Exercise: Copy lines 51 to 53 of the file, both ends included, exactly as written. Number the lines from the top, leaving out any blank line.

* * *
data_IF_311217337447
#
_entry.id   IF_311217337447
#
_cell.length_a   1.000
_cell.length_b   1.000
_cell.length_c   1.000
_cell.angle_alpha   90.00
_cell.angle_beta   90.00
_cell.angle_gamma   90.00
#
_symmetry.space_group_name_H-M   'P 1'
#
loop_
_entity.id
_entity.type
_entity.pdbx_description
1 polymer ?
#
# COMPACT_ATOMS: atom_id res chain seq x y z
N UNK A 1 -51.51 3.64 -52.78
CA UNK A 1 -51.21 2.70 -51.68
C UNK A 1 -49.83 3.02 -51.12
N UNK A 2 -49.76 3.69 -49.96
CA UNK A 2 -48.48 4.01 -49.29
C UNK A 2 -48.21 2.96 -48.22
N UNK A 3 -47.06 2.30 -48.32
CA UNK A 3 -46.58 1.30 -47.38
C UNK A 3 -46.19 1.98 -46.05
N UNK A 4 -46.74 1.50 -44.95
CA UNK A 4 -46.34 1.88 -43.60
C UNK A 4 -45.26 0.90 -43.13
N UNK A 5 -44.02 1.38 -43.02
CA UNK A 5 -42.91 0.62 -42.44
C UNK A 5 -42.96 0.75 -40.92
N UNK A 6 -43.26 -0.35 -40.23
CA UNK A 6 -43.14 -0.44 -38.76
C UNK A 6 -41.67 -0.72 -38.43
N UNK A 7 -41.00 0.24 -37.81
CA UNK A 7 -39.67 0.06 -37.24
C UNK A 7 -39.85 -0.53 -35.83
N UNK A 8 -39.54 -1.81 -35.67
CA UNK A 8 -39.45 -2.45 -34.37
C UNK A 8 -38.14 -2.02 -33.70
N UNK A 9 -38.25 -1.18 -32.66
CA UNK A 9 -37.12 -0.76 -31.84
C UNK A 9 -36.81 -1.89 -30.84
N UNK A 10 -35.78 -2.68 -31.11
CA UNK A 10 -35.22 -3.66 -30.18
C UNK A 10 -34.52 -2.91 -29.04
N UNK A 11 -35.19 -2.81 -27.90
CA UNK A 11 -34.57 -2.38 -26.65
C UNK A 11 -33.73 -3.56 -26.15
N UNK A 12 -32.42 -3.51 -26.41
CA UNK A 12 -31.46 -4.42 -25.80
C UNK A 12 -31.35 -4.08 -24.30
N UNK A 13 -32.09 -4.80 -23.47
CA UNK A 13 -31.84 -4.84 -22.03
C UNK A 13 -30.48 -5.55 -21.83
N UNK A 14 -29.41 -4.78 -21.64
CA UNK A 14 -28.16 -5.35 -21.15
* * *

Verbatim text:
N UNK A 11 -35.19 -2.81 -27.90
CA UNK A 11 -34.57 -2.38 -26.65
C UNK A 11 -33.73 -3.56 -26.15